Lest you think this allusion to eugenics is inapt, one member of the New York City panel asserted in a recent op-ed that the existing approach to gifted education is exactly that—“a modern-day-eugenics project.” But opposition isn’t always based on so sensational a charge; some simply sense that gifted programs are unfair.

Some degree, perhaps half, of cognitive ability is innate. And while families can do a number of things to help their kids be identified as gifted—including reading to youngsters at an early age—some tactics are only available to families with financial means, such as paying for tutors, supplemental services, and test prep. Given the advantages that come with unusual natural ability and supportive parents, public investment in gifted kids can feel like making the rich richer, both figuratively and literally. As the scholar Tom Loveless of the Brookings Institution—an expert on high-achieving students—ruefully noted, “There’s a long-standing attitude that, ‘Well, smart kids can make it on their own. And after all, they’re doing well. So why worry about them?’”

Americans’ leveling impulse has unappealing consequences: In a perverted version of fairness, we knowingly neglect the special gifts of some kids in the name of equality. Each child must be seen as more than a component part of a political strategy to equalize social outcomes. Each child has a legitimate claim to the attention necessary to make the most of his or her interests and capacities.

When schools don’t foster the growth of the highest-potential young people, the public loses something. Beneficial technologies might not be invented, and profound works of art might not be created. Boys and girls who know they are able to do more can become frustrated, and their parents can feel powerless to help.

Perhaps most important, when there’s insufficient public investment in identifying and serving gifted students, the economically and socially disadvantaged kids with special abilities are the ones who suffer the most. Wealthy families can find private ways to supplement their kids’ education. They can opt in to homeschooling and non-public schools; hire math coaches and music tutors; pay for challenging books, coding camps, online courses, and test-prep classes. As we’ve seen from the infuriating Varsity Blues scandal and the galling findings about Harvard’s legacy and donor preferences, the rich and connected will use the power available to them to advance their kids’ futures. Low-income families, those in sparsely populated areas, and those unable to make a sotto voce call to a friend of the family can do none of these things. They lose out.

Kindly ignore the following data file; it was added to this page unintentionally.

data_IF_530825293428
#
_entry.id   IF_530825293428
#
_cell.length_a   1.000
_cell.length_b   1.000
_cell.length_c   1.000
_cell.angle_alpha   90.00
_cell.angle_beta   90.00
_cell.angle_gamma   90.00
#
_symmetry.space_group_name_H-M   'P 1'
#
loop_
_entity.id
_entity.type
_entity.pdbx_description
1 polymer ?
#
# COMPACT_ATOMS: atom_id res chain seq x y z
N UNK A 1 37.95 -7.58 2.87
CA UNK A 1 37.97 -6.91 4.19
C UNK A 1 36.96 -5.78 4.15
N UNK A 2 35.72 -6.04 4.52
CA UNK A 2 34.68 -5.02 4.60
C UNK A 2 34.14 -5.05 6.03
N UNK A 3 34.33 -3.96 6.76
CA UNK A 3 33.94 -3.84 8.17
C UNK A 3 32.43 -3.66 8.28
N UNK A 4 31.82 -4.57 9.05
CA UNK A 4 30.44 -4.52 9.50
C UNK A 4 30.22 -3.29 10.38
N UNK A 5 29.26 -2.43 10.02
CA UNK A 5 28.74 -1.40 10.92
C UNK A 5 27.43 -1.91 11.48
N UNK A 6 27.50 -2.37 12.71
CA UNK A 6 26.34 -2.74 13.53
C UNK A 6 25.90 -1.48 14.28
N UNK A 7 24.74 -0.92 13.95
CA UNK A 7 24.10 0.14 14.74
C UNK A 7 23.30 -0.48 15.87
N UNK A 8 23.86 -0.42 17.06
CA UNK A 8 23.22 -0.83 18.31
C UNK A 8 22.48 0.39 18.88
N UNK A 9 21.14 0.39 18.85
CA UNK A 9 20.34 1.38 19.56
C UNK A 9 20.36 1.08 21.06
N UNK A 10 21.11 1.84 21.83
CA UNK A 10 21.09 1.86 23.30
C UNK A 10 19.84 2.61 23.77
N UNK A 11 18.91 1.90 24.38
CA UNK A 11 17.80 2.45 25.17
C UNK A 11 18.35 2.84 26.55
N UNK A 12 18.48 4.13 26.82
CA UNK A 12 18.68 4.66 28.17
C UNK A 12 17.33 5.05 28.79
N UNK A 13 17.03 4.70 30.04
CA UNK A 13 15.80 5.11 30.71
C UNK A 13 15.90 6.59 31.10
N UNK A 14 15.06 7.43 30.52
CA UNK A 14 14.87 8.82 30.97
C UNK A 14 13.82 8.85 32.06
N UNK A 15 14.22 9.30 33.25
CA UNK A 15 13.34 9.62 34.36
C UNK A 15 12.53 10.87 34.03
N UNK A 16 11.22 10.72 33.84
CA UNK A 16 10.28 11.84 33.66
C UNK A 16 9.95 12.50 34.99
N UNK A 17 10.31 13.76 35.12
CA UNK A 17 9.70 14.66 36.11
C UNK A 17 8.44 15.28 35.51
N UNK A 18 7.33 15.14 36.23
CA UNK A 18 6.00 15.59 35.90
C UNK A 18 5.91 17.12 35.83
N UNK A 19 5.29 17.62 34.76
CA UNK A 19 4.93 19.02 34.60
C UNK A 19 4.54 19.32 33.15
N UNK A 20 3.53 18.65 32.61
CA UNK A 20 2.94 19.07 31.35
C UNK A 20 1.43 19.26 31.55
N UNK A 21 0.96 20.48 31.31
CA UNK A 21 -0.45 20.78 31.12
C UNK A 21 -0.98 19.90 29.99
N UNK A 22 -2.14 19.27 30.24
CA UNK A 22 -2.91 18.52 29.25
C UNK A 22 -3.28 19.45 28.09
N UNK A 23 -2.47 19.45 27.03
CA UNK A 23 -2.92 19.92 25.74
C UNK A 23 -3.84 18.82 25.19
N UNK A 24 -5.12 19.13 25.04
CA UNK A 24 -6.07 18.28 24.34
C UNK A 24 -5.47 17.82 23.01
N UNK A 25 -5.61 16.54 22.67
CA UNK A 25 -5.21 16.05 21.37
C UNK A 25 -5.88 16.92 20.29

The New York City panel behind the provocative recommendations deserves credit for addressing an important problem head-on. The city’s current approach to gifted education is flawed. If you believe—and you should—that unusual cognitive abilities are evenly distributed among the population, then it’s a problem that disadvantaged kids are significantly underrepresented among those identified for special programming. And if you believe that high-quality offerings for gifted kids can substantially advance their learning—and you should—then disadvantaged students’ lack of access to such programs can serve to perpetuate intergenerational inequality.

But it is a non sequitur to then argue that gifted education must be brought to an end. Instead of destroying the current system, the panelists could, for instance, have suggested methods to improve the identification of gifted students, or creative ways for the district to use federal Title I funds to support low-income gifted students. And they should have insisted that all students get the best possible primary-school instruction so they are equally able to compete for the limited spots in screened high schools. The scholars Jonathan Plucker and Scott Peters have explored and recommended an array of interventions along these lines.

Justice in education isn’t realized through uniformity; it’s realized by ensuring that every single child has the best shot at reaching his or her highest potential. By highlighting underserved populations’ lack of access to great programs, the panel is a welcome advocate for half of the equation—that “every single child” means every single child. But policy makers in New York and nationwide should also commit to the other half of the equation—taking seriously “the best shot at reaching his or her highest potential.” That means defending programs inside the public system designed to challenge those with unusual capabilities so they can make the most of their talents. Properly understood and executed, investing in kids with special talents serves both America’s commitment to collective equality and individual excellence.